“It is not intended to, does not, and may not be relied upon to create any right or benefit, substantive or procedural, enforceable at law, or by any individual or other party in removal proceedings, in litigation with the United States, or in any other form or manner.”

In other words, the future of DACA is an unknown and to say that no one will need an attorney has no basis in fact, which is dangerous to dreamers.

The right thing to do would be to admit the error of the video and incorporate at workshops and in the media the risks and alternative forms of relief cited in this email. The dreamers should be told to consult with the attorney of their choice, whether it is a nefarious attorney like me who is trying to help people and earn a living or a saintly non-profit attorney.

I am not alone in my opinion. Dozens of attorneys with impeccable credentials (Lory Rosenberg) have provided ample support of what is above.

Your employer and Durbin are putting their own interests—looking politically good—over that of the Dreamers—to be safe from deportation—because they refuse to correct the error within the August 6 video.

Thank you for your time and I hope that you can convince Congressman Gutierrez and Senator Durbin to do the right thing.


                                                                              Very Truly Yours,


                                                                              Bryan S. Johnson, Esq.



Obtaining Residency Based on “Cancellation of Removal”

It is well-known that certain immigrants who have lived in the U.S. for at least ten years and have a Legal Permanent Resident or U.S.
citizen spouse, children or parent may be able to obtain their green card.  However, there is a lot of misunderstanding about this
important remedy, called “Cancellation of Removal.”  Here are some key points:

1.      You can only apply for this relief in Immigration Court.  Unlike some simpler green card applications, where you can apply before U.S.
Citizenship and Immigration Services directly, this remedy is only available before a Judge.  Therefore, a person has to be in removal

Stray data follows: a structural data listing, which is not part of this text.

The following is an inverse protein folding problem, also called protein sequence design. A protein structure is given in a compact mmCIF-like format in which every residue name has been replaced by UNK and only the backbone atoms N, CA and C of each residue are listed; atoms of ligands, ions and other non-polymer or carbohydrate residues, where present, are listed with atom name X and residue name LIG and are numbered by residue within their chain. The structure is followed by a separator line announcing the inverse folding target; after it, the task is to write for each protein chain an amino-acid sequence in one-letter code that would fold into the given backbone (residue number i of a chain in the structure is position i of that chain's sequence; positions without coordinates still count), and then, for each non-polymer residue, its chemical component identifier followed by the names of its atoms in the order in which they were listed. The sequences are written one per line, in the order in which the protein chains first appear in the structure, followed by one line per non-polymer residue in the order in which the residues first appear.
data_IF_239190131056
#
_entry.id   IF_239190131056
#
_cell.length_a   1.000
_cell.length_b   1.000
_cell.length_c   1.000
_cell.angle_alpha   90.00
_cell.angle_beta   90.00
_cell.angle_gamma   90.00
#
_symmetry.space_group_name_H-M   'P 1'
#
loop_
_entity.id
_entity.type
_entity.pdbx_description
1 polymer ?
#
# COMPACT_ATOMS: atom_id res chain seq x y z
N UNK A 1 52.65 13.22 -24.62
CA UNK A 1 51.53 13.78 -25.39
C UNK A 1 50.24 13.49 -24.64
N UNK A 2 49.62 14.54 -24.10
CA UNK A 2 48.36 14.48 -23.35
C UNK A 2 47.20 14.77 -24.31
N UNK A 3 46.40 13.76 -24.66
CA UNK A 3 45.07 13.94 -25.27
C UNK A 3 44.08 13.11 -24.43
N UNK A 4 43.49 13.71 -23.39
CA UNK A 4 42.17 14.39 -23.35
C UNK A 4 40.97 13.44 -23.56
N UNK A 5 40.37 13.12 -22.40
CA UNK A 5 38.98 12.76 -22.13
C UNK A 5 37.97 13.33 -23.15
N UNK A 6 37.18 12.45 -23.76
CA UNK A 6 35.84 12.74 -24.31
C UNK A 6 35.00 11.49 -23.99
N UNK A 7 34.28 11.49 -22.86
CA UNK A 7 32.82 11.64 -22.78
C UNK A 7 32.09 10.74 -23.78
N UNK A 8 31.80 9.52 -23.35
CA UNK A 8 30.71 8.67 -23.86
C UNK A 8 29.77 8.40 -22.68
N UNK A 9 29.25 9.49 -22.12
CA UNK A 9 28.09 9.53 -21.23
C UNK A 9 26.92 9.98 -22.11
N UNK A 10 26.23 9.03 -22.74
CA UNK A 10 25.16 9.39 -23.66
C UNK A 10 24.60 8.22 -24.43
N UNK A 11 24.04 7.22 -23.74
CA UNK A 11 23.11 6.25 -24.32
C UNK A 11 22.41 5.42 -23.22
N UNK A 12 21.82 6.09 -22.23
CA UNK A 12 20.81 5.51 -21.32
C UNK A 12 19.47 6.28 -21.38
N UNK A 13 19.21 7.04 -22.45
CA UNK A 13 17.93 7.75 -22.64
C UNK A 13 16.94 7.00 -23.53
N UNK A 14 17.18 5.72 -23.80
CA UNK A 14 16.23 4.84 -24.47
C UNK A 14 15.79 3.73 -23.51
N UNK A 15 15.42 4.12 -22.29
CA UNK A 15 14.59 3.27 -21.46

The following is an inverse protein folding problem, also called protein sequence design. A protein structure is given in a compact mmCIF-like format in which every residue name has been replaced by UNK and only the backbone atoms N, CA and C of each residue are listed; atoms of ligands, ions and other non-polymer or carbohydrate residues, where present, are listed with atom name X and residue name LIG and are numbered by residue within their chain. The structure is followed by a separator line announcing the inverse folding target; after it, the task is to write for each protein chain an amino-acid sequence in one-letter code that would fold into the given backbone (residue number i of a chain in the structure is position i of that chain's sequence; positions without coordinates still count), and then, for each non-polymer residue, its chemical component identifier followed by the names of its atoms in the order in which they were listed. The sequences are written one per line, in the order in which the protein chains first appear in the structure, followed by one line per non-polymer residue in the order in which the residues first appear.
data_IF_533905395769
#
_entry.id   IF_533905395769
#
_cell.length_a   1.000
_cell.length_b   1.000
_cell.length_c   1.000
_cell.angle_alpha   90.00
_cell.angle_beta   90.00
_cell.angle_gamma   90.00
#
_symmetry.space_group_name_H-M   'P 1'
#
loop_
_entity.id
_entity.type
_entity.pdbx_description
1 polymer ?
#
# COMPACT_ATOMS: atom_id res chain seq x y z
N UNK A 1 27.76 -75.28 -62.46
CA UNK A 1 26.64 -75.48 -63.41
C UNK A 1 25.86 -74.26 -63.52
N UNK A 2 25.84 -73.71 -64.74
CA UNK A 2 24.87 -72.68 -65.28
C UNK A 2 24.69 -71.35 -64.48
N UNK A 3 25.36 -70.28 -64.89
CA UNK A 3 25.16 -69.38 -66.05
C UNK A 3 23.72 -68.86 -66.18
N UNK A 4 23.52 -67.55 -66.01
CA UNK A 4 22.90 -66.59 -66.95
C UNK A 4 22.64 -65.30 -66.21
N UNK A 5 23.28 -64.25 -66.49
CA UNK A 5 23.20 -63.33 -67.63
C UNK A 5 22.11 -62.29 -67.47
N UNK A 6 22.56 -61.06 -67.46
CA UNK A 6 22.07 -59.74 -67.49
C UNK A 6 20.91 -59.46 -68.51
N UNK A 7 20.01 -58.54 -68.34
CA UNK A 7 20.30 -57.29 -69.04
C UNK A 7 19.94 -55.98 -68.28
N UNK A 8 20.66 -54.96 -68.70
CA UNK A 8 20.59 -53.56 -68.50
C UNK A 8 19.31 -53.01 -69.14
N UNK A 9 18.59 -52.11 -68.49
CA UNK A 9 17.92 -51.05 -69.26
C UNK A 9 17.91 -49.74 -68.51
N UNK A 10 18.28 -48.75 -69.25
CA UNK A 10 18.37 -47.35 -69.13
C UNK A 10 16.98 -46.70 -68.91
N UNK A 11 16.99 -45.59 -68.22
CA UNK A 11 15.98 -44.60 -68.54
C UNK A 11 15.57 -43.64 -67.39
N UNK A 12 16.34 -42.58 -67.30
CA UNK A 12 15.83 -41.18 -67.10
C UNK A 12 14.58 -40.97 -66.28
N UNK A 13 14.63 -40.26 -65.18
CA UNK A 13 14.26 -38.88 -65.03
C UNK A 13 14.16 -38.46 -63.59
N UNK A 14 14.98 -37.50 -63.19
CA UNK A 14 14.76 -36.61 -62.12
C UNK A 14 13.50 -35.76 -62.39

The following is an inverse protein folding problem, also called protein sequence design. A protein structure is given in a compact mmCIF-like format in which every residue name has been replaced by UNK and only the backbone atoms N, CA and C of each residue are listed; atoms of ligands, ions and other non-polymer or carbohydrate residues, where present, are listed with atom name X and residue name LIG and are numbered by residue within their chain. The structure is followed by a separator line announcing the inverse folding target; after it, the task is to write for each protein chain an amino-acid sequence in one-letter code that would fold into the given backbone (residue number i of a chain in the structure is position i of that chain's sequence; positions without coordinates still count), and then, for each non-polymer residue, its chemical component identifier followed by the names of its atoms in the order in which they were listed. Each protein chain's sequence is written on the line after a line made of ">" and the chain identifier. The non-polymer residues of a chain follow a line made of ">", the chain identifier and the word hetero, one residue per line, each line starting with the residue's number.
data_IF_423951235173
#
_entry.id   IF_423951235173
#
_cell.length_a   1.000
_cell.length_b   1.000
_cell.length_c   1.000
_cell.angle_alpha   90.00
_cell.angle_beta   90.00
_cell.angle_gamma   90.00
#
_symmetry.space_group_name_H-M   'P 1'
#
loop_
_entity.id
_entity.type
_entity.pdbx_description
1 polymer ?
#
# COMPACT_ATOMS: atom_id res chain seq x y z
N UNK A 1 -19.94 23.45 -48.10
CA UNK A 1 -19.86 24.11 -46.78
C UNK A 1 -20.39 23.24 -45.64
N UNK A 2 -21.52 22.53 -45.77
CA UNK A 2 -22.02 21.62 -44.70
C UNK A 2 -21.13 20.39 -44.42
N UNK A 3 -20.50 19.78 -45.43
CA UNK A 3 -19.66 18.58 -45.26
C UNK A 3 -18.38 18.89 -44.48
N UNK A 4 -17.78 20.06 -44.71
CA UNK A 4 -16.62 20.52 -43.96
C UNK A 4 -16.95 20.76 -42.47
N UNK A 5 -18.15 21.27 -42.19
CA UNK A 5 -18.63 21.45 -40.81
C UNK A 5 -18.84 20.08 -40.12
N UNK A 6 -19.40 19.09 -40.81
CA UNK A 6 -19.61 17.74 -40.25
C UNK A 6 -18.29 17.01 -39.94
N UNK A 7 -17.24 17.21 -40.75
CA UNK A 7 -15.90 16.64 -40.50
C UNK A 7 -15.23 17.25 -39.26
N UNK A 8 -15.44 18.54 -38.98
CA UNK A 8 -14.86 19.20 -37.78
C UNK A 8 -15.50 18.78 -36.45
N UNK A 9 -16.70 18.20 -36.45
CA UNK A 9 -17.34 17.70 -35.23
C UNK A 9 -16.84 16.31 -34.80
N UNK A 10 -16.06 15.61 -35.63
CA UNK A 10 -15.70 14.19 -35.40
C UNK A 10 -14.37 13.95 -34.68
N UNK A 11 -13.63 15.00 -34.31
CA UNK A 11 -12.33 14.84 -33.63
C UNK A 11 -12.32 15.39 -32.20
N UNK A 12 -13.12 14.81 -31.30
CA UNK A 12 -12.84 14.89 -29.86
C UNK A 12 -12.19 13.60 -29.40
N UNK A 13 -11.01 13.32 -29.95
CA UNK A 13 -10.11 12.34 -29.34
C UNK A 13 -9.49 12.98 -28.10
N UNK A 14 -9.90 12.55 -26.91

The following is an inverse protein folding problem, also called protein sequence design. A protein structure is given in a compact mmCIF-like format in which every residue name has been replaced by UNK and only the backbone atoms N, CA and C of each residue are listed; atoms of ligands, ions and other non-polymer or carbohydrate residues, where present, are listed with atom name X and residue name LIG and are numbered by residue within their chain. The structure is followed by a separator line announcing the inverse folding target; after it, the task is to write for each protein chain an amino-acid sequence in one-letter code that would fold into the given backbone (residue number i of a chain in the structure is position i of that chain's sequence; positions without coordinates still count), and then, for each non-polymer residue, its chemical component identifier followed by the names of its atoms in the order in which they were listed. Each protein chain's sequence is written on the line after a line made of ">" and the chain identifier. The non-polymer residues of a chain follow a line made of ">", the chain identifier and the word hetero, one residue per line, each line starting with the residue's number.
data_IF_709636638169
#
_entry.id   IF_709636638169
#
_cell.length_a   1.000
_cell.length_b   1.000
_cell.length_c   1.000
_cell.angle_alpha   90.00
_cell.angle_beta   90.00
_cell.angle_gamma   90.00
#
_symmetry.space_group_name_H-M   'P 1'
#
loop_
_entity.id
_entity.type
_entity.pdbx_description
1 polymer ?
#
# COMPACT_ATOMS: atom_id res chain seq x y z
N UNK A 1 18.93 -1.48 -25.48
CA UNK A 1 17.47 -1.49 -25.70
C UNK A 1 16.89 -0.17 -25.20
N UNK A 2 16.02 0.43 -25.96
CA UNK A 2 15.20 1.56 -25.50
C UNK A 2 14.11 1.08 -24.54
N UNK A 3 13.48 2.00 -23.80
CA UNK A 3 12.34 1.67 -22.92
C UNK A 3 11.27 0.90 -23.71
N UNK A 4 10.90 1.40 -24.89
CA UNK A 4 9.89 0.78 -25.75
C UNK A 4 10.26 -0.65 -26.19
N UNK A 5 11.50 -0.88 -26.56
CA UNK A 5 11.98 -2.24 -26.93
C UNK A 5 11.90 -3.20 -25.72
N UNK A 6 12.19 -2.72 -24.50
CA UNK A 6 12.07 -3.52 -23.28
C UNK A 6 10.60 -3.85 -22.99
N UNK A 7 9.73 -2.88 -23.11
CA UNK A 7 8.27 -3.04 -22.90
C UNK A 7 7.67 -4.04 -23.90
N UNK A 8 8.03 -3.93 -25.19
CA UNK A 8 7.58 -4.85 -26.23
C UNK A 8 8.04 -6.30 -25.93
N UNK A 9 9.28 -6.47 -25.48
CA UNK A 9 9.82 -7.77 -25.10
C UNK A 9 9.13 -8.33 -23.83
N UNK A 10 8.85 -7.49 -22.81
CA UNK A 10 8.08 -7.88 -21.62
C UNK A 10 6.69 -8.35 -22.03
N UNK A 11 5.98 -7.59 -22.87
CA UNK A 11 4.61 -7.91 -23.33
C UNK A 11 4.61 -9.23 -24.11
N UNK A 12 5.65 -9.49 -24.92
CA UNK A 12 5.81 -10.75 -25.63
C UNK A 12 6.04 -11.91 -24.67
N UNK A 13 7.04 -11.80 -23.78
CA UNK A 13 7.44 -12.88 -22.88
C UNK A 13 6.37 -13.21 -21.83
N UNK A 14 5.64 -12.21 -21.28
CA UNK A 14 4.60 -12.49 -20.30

(or deportation) proceedings to apply.  If someone is not already in removal proceedings, he can place himself in removal proceedings, but
this is only recommended when the case is very strong, because the alternative is a deportation order.

2.      The law requires “exceptional and extreme hardship” to family.  The standard to win these types of cases is usually higher than people
think.  You have to show that your removal from the United States would cause hardship to your family that is much more extreme than to
an average immigrant family.  The hardship could be financial, medical, or emotional.  For example, if you are a single parent of
four children, or the parent of a disabled or very sick child, it may be worth the risk to place yourself in removal proceedings to apply
for this relief.

3.      The ten-year presence rule.  There are some people who have been in the U.S. for more than ten years who will be barred from this remedy.
For example, if you received a Notice to Appear to immigration court before you accumulated ten years in the U.S., your time will stop
accruing and will not be able to attain ten years of physical presence required under the law.

If you had court proceedings or were ordered removed in the past, this may bar you depending on the circumstances.  Also
remember: even if you were in the U.S. for ten years, it will be your burden to prove that through documents (not just statements from
people) such as medical records, bank statements, receipts, etc.

4.      If you were ever arrested… you must consult with an experienced lawyer who will be able to tell you how your arrests will affect your
case.  You should always be honest with your lawyer, because it is not possible to win this case without having your fingerprints checked by
the FBI.  You should never underestimate any arrest because the immigration law can be very unforgiving.  Two convictions for petty theft, for example, could bar you from getting your green card.

5.      If you entered illegally, you still qualify.  Whether you entered the United States without documentation, or with a visa, you remain
eligible to apply for this remedy.  This is great news because so many other remedies are not available to illegal entrants. The bottom line is that if you have been in the United States for ten years or more, and have a U.S. citizen or Legal Permanent Resident spouse, child, or parent, you may be eligible and should consult with an experienced immigration lawyer to thoroughly assess your legal situation.  While these are some basic guidelines, you should not make the assessment on your own.

(C) 2012 Amoachi and Johnson, Attorneys at Law, PLLC. All Rights Reserved. Unauthorized use and/or duplication of this material without express and written permission from this blog’s author and/or owner is strictly prohibited.